Professor Murray also delves into the psychology behind law enforcement, explaining that effective interrogation strategies are seldom as confrontational as depicted on TV. You will also hear about forensic profiling, the unreliability of eyewitness testimony, and the criminal mind. Then she takes you into the courtroom to see how evidence is presented to the final arbiters of its value: the judge and jury.

Science in Pursuit of Justice

Winner of the Sears-Roebuck Foundation Teaching Excellence and Campus Leadership Award, among other distinguished honors, Professor Murray brings to teaching the same gifts for clear, incisive, and creative thought that have made her so effective in the investigation of questionable deaths and unidentified persons.

In Trails of Evidence, she examines her subject from all angles, covering the principles and real-life practices of the diverse professions that come together in forensic science. And she offers several do-it-yourself projects that she uses with her students—from a simple exercise to test your observational skills to an experiment with blood spatter patterns that employs real-looking fake blood that you can make in the kitchen.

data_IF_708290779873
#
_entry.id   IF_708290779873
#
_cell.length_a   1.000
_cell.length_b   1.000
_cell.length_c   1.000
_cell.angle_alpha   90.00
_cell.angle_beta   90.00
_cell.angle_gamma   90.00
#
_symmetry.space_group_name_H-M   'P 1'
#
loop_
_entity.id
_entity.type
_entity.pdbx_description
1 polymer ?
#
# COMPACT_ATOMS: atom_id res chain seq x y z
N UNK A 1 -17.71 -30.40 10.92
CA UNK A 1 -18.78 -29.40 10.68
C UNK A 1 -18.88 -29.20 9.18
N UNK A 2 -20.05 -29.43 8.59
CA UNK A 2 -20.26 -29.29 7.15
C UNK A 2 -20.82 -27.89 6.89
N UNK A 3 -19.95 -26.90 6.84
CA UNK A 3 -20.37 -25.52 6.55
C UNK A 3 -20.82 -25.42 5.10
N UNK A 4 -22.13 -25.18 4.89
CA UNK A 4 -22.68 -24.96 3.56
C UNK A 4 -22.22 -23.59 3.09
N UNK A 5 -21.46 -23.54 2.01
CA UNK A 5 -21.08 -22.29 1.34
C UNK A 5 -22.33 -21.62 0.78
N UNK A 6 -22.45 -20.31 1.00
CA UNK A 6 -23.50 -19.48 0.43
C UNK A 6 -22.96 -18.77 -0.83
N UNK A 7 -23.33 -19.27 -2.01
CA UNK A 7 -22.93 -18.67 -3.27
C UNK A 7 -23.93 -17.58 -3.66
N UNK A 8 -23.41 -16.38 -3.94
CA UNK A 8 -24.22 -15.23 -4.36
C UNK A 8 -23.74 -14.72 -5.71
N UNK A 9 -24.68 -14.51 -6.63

Not surprisingly, Professor Murray shares some of the classic qualities of her fictionalized counterparts. She is frank, meticulous, unflappable, and adept at diffusing the more shocking aspects of her work with humor. But she is also the real thing. She has witnessed firsthand the tragedy of innumerable crimes. What keeps her going is the quest to use the tools of forensic science to see that justice is done.

View Less
36 Lectures
  • 1
    Using Science—Crime Scene to Courtroom
    Professor Murray opens the course by discussing her participation in a multifaceted homicide case that illustrates the many factors that go into a forensic investigation. Learn how the scientific method is rigorously applied in the field, and survey the topics you will cover in the course. x
  • 2
    Crime Scenes and Forensic Evidence
    Locard’s exchange principle holds that every contact leaves a trace. Starting with this rule, discover how a forensic scientist approaches a crime scene. Professor Murray suggests an experiment you can perform to understand the difficulty of finding evidence in an unfamiliar setting. x
  • 3
    Fingerprint Science—Hands-Down ID
    Explore the science of fingerprint analysis, which has been a tool of forensic investigators since the late 1800s. Learn the different coding systems for classifying fingerprints, the techniques for recovering prints where they appear absent, and the innovation of computerized matching. x
  • 4
    Telltale Marks—Tools, Guns, and Ammunition